Options for Green Burial

What is Green Burial?

Green burials and natural burials are a relatively “new” practice based on techniques used by some cultures for thousands of years.

Green burial generally means that the body, which is not embalmed, is buried in an eco-friendly casket or shroud at a green cemetery or burial ground. This allows the deceased's body to return to the earth as quickly as possible through the most natural process.


Green Burial Is Available in Every State

Do you need to know the laws regarding green burial in your state? We have compiled the state laws for funerals as a resource for you. Click here to view.

Find the Best Green Burial Professionals 

Our Providers & Cemeteries page is an excellent tool to find funeral professionals near you. Cemeteries on this map are all green cemeteries, preservation cemeteries, or have a section dedicated to green/natural burials. Funeral homes on this map are certified AGF Providers and offer biodegradable urns and eco-friendly caskets.

A green burial may take place in a conventional modern cemetery or in a green cemetery or natural burial ground that uses eco-friendly methods. In a green burial, graves are dug by hand and concrete vaults or grave liners are not used. Learn more about green cemeteries or find one near you.

Grave Marking

The practice of marking graves is an important part of remembering the dead and dealing with loss. The way in which you mark a grave can be a greener choice as well. Natural cemeteries often plant trees or shrubs in place of headstones, tablets and other common markers. Planting local flora on or near the grave creates a living memorial and helps create habitat for wildlife. Some cemeteries now offer geocoding to help find your or your loved one’s final resting place.

In a conventional cemetery, choose the minimum size of headstone allowed. Try to find a local monument builder who uses indigenous rather than imported stone, thereby reducing the carbon footprint of production and transportation.


Full Body Sea Burial

For centuries the burial of the deceased at sea has been common in many cultures. This method of final disposition is popular among those that have spent much of their lives at sea. Depending on how this is carried out, it can be a greener form of burial.

There are several companies that will conduct a full-body burial at sea. Some of them have their own proprietary shrouds in which the un-embalmed body is placed before being laid to rest at sea.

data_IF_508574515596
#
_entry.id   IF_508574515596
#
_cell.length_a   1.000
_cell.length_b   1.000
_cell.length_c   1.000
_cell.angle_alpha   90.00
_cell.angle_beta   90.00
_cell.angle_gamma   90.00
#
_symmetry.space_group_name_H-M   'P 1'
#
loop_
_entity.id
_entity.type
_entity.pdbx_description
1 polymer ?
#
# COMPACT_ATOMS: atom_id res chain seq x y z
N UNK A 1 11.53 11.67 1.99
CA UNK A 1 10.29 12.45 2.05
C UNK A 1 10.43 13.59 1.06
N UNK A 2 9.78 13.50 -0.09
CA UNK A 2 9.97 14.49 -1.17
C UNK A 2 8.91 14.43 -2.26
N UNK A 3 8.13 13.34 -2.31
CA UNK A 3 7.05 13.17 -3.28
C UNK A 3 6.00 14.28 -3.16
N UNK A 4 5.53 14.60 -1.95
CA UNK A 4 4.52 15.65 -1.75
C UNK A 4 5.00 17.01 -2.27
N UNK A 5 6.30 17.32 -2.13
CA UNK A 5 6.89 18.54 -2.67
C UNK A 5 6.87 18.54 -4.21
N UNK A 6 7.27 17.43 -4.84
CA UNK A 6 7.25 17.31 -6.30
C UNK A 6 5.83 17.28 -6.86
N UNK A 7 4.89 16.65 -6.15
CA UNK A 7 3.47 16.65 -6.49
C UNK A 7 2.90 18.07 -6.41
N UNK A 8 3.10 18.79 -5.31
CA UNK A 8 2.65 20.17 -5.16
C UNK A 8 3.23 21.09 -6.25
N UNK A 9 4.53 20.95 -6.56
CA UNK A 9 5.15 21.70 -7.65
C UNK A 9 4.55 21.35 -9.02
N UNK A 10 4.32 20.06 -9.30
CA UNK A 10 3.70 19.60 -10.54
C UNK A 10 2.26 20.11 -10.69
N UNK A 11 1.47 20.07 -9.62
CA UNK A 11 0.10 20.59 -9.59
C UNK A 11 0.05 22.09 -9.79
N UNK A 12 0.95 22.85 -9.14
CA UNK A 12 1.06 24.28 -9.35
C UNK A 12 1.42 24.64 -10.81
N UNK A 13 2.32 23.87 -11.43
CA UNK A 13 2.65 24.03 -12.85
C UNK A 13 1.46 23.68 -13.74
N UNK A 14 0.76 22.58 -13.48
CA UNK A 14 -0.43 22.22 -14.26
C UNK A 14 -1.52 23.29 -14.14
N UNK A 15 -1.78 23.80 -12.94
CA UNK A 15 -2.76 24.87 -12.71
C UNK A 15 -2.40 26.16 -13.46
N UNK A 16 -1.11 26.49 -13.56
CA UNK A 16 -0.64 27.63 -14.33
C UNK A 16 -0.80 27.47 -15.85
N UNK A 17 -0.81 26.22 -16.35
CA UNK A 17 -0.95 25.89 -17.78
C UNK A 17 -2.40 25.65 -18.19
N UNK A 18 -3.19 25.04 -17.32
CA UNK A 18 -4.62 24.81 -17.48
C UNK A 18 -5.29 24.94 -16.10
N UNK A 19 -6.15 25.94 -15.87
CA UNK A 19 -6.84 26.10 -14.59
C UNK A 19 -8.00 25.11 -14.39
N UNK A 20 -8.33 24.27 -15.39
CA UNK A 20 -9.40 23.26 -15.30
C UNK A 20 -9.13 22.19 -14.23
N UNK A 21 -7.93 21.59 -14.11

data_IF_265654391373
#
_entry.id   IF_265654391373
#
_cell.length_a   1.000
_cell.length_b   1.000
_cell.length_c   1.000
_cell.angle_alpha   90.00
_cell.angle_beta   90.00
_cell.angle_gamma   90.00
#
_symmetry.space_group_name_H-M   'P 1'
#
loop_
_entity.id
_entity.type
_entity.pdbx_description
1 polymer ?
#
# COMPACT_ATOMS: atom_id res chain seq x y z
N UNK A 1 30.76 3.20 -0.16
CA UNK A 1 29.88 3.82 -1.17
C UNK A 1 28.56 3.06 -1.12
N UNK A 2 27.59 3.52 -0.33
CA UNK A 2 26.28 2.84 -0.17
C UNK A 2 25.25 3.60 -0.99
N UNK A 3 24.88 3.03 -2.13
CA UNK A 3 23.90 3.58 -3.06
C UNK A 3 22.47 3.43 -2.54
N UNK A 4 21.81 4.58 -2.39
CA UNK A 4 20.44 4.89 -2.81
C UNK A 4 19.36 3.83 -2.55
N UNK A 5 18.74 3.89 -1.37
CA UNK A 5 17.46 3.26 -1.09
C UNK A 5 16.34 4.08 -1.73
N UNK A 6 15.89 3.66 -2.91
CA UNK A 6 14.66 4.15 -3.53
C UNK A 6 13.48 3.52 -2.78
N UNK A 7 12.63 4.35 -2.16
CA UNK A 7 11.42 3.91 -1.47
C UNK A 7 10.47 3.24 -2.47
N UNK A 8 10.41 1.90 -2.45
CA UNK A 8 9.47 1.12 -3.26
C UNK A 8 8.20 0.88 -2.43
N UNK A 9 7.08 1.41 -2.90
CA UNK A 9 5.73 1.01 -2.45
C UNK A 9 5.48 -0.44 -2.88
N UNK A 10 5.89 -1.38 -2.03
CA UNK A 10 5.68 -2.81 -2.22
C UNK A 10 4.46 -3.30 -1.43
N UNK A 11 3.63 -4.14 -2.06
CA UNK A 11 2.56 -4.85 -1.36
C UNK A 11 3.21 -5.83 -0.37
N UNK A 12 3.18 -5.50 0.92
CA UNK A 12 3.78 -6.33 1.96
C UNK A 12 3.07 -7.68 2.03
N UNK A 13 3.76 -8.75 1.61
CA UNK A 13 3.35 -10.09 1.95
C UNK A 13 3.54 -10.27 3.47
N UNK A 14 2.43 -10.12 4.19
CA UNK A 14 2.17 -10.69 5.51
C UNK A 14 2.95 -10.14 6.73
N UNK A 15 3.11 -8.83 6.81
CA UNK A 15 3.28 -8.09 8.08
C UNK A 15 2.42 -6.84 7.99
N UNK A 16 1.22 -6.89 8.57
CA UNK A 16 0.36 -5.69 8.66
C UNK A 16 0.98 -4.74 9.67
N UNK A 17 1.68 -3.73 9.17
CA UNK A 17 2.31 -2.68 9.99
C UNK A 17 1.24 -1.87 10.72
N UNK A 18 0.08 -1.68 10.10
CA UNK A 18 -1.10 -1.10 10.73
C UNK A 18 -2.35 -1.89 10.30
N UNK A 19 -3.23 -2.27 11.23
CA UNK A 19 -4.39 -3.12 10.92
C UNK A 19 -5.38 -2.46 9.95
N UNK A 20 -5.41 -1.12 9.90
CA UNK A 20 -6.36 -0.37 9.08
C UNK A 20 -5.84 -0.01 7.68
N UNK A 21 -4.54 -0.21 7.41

Greener Choices in a Conventional Cemetery


Even in a conventional cemetery you can still choose a greener burial. Use a green casket or a shroud. If possible, decline the use of a concrete vault or liner. Vaults and liners are designed to prevent the ground from sinking in when the casket and body decompose. This makes it easier to maintain the manicured, level lawns we associate with modern memorial parks, but it wastes a lot of resources.

Many conventional cemeteries require either a vault or grave liner, but this practice may change if more people reject it. A greener option is a liner with no bottom, which allows the body or casket to rest in the earth. There are also conventional cemeteries that are beginning to allow vault-less burial anywhere in the cemetery.

If this option is available, there are often additional charges to prepare the grave prior to burial and to maintain it after burial. These charges can equal or exceed the costs of a vault or liner.


What About Embalming?

Greener Embalming

Can Embalming be Green?

For those who choose embalming, there are now several formaldehyde-free, biodegradable embalming fluids, usually made from essential oils, that will adequately preserve the body for up to several weeks. Dry ice is another option, often used when transporting a body. Green embalming is not only healthier for the Earth, but also for the funeral home employees preparing the body. Most green funeral providers will have green embalming options. The sanitation and preservation of a body can almost always take place without the use of chemicals, as is done in most nations in the world.

Should You Embalm?
History of Embalming